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Water, Sanitation, and Hygiene (WASH)

Madagascar ranks third lowest in the world in the use of unimproved water sources (such as unprotected wells, springs, and surface water) and basic sanitation.1 This is compounded by one of the world’s highest poverty rates: in the Deep South, which includes the Anosy region where SEED works, an estimated 91% of the population lives below the global poverty line.2 Madagascar is far from achieving UN Sustainable Development Goal 6 of ensuring access to water and sanitation for all, as only 51% of the population has access to basic water services and only 10% to basic sanitation services.3 This impacts children in particular, as 88% of public primary schools do not have access to WASH infrastructure.4 Poor WASH conditions can cause diarrhoeal diseases such as cholera and typhoid fever, with the such illnesses being the fourth leading cause of death in Malagasy children under the age of five.5

The dire state of WASH provision in Madagascar is exemplified in the Anosy region, where high rates of illness and mortality are attributed to water-related diseases. Only 26% of the population has access to basic water services, 3% to basic sanitation services, and 6% to basic hygiene services.6

SEED has been implementing WASH projects in rural and urban areas of Anosy for over 20 years, working with households, communities, schools, and health centres. Initiatives have included addressing access to safe water, the provision of improved sanitation facilities, and hygiene education.

In recent years, SEED has implemented an adapted community-led total sanitation (CLTS) approach through Project Malio, which promoted positive WASH behaviour in order to reduce open defecation in the town of Fort Dauphin. Additionally, in 2020 SEED partnered with UNICEF Madagascar to improve WASH knowledge, attitudes, and practices as well as sustainably increase access to safe WASH facilities for over 190,000 community members in rural Anosy. Other WASH projects have included Project Tatirano, which worked to improve access to clean drinking water via rainwater harvesting, Project Fatsaka, a community well management initiative, and a COVID-19 Response.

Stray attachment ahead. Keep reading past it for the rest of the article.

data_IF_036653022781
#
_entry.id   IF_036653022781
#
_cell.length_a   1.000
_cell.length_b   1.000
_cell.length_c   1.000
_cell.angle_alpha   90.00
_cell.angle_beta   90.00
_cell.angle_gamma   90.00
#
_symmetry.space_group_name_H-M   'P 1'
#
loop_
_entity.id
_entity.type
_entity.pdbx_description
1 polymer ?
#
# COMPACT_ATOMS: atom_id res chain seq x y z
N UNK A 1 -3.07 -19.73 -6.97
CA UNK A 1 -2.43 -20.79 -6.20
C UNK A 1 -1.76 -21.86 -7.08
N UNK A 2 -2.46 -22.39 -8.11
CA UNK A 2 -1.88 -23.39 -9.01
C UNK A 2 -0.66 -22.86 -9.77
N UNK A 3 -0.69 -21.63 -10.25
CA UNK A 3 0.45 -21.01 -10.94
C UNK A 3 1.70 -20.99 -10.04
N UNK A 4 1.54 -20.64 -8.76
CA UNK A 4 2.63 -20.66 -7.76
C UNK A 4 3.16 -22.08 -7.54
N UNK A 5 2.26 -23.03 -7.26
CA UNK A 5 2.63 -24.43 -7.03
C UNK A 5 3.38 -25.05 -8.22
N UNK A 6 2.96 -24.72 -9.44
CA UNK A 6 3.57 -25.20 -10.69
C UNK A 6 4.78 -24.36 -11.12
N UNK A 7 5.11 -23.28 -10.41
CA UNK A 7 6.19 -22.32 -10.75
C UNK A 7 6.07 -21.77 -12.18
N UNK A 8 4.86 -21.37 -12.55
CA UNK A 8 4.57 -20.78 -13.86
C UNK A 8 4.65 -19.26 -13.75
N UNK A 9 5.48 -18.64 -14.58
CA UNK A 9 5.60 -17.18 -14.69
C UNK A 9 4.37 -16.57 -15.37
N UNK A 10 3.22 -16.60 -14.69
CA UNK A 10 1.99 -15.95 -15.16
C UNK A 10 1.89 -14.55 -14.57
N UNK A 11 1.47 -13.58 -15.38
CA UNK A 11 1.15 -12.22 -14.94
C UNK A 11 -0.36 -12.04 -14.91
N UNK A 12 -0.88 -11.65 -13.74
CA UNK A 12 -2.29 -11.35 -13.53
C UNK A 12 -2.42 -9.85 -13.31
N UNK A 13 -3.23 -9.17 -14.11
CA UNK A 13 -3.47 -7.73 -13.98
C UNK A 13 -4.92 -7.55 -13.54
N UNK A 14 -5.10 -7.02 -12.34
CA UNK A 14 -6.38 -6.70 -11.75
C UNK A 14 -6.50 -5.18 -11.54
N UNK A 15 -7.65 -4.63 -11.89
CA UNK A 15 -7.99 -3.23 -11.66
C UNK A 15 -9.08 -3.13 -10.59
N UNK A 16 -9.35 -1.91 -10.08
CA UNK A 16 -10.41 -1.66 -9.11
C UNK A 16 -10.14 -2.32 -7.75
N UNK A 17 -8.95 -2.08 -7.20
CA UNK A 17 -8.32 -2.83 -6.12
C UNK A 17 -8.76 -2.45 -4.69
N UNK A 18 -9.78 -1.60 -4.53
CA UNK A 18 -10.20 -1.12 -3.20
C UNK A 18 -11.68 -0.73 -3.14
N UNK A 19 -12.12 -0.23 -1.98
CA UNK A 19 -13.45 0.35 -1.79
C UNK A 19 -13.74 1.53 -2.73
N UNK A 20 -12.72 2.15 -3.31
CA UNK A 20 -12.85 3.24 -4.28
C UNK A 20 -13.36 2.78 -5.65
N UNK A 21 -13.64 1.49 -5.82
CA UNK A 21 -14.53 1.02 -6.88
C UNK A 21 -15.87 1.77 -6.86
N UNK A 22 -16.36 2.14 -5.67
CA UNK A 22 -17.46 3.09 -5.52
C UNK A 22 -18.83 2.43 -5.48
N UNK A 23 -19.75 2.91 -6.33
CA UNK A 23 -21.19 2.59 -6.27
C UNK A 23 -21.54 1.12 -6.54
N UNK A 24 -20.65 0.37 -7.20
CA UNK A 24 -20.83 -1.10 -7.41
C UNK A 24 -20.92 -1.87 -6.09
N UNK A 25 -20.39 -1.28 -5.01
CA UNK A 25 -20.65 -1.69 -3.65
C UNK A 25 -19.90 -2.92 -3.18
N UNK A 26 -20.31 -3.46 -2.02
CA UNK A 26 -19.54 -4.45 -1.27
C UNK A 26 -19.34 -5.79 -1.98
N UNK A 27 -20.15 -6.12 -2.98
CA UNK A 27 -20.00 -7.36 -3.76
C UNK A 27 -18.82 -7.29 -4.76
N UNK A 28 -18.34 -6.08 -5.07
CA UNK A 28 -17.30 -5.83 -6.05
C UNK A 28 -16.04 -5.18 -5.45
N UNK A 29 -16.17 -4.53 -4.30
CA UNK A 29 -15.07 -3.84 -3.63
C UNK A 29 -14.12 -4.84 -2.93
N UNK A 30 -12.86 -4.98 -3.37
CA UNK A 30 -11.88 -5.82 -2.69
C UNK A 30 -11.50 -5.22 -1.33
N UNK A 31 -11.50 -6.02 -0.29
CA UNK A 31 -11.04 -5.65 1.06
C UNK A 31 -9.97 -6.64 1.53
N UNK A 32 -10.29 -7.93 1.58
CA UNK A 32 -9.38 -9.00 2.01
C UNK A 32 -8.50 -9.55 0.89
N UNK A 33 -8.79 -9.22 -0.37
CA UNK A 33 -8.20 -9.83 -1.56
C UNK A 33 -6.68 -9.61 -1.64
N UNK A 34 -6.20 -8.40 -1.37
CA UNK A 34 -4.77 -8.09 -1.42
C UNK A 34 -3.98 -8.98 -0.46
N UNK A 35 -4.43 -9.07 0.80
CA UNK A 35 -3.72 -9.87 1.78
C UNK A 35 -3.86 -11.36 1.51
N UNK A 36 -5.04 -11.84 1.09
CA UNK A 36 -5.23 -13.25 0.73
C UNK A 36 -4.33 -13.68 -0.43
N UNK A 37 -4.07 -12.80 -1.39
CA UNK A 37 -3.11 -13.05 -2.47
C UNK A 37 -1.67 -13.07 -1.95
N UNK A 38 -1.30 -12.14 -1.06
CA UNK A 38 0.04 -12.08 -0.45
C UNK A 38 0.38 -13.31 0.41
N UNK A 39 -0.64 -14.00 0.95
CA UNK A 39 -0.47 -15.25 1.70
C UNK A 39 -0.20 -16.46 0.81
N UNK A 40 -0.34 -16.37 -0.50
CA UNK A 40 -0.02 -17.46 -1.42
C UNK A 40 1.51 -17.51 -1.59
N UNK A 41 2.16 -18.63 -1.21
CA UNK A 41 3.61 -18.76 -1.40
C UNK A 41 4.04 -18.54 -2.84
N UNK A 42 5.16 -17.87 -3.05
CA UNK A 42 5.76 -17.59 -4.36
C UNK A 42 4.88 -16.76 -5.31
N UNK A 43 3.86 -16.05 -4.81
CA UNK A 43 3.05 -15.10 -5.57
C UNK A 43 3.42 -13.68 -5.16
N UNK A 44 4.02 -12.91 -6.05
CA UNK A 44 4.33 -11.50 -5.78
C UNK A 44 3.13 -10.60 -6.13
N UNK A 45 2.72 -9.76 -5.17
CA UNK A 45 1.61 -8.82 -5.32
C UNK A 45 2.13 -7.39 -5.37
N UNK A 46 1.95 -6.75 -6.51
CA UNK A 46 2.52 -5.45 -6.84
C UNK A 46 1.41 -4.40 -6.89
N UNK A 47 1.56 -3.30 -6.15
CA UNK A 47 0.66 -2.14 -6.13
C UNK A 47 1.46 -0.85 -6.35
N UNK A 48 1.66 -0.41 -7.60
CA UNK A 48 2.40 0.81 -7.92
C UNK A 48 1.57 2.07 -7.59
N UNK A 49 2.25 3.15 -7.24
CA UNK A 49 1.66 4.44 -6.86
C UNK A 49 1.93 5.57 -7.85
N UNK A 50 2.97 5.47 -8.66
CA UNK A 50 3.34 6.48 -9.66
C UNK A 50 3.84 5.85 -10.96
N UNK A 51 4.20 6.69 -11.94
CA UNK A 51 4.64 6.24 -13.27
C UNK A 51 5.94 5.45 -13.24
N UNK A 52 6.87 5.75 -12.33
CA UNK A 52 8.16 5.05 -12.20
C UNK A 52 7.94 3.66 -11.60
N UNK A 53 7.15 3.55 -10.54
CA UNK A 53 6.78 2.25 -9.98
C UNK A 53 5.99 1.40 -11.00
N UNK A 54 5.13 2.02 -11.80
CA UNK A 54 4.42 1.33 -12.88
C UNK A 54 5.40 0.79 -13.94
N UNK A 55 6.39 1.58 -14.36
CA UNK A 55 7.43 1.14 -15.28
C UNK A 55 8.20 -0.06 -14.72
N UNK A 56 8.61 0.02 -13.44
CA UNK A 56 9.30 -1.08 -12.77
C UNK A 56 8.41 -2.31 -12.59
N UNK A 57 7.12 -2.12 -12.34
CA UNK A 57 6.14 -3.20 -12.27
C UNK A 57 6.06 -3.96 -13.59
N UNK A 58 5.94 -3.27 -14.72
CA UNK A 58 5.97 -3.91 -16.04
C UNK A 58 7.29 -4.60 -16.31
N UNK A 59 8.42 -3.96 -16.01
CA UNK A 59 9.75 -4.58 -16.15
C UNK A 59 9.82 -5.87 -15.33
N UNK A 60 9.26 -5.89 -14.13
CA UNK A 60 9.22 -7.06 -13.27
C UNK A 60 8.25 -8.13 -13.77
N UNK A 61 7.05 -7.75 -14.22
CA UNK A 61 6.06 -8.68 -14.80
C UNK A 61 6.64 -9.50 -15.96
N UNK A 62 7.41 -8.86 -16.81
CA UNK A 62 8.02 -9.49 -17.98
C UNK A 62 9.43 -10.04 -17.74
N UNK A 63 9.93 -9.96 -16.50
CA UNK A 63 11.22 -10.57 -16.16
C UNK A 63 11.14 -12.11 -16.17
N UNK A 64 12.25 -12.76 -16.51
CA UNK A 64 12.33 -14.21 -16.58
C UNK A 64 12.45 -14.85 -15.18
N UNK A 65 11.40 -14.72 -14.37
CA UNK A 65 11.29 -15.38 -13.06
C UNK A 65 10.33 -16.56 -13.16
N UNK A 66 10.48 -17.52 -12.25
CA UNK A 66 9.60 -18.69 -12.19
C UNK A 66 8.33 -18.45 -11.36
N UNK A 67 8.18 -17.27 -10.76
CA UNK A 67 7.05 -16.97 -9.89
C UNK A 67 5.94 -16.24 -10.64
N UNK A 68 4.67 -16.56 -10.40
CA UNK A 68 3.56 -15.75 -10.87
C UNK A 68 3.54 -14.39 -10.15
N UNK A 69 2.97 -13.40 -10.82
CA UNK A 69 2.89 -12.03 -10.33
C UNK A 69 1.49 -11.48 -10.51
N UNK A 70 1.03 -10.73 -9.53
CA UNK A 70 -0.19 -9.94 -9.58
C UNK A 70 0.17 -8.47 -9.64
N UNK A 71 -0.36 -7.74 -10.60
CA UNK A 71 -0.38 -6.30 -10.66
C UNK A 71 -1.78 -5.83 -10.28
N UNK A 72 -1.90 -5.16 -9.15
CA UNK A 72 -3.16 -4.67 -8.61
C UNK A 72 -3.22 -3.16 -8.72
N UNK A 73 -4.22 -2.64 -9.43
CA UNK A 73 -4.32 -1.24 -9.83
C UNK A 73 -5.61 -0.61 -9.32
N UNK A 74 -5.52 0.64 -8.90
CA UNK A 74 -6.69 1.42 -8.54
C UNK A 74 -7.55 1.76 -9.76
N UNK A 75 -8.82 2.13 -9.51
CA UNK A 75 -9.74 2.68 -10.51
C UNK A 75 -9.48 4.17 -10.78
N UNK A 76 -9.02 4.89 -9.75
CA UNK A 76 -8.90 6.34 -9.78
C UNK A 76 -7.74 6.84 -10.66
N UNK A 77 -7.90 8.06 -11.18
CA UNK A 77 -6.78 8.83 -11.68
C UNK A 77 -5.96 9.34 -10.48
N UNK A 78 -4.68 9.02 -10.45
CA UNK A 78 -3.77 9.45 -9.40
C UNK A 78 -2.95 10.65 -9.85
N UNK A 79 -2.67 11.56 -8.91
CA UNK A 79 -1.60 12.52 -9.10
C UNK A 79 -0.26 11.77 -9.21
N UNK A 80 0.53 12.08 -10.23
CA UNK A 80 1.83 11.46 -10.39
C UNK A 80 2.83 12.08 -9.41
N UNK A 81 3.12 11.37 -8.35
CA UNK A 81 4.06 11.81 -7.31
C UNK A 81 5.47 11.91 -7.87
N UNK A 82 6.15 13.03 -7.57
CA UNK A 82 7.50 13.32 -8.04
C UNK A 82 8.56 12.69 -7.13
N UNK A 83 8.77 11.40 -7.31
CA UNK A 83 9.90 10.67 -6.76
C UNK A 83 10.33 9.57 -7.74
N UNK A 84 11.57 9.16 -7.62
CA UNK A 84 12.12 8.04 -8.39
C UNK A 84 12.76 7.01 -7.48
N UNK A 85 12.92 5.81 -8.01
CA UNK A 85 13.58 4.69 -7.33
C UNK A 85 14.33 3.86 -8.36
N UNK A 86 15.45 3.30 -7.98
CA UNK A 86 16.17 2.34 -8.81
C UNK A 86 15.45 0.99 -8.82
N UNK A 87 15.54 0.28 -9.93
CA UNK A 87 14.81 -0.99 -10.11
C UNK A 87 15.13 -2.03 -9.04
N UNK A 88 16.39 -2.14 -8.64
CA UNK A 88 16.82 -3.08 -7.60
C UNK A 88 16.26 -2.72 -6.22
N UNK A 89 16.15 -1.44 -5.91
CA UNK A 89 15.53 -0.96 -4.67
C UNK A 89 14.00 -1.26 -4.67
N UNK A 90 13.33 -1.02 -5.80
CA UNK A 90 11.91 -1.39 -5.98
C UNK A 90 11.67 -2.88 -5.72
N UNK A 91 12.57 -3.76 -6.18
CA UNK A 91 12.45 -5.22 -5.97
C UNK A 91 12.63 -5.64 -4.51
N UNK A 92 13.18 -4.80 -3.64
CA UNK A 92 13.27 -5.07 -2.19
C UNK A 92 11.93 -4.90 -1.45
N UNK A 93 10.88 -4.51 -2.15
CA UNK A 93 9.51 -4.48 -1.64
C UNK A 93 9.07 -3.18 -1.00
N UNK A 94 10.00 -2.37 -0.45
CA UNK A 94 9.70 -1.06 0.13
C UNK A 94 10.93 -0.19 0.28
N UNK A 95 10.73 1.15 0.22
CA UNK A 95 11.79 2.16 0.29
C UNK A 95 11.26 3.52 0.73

The vision of SEED’s WASH team is:

People lead healthy and dignified lives through safe water, sanitation, and hygiene for everyone in Madagascar.

Our mission is:

To improve access to and usage of safe water, sanitation, and hygiene facilities, resources, and knowledge for urban and rural communities in southeast Madagascar through infrastructure-provision, education, and capacity-building.

Current projects

Sekoly Programme thumbnail

Programme Sekoly

Tackling the severe educational infrastructure underdevelopment in Madagascar, and preventing illnesses from poor water, sanitation and hygiene (WASH) conditions.

Programme Sekoly

Completed projects

Handwashing training in rural Madagascar as part of our CLTS project

Rural WASH

Partnering with UNICEF Madagascar to eliminate open defecation, improve hygiene practices, and ensure access to clean water.

Face masks distributed to help protect against Coronavirus

COVID-19 Response

Working to prevent and control the spread of Coronavirus in the Anosy region of Madagascar.

COVID-19 Response
Tatirano thumbnail


A rainwater harvesting project providing clean water at the home

Project Tatirano
Children carrying buckets of water in Madagascar


A 3-year sanitation project in Fort Dauphin, aiming to reduce open defecation, encourage latrine use and improve sanitation practices across town.

Project Malio
Children taking part in a community activity


A management and maintenance training programme for rural communities to help them look after their wells and retain access to clean drinking water in the long term.

Project Fatsaka


  1. UNICEF, (2022). Water, Sanitation, and Hygiene. Available at:

  2. Amnesty International, (2021). Madagascar: It will be too late to help use once we are dead: The human rights impact of climate change in drought-stricken southern Madagascar. Available at:

  3. WHO & UNICEF Joint Monitoring Programme, (2017). Progress on Drinking Water, Sanitation and Hygiene: 2017 Update and SDG Baselines. Available at:

  4. UNICEF, (2017). Madagascar WASH Investment Case: Executive Summary. Available at:

  5. World Bank, (2023). Mortality Rate under-5 (per 1,000 live births) – Madagascar Data. Available at:

  6. INSTAT & UNICEF, (2018). Multiple indicator cluster survey 6: Madagascar eau de boisson, assainissment et hygiene. Available at: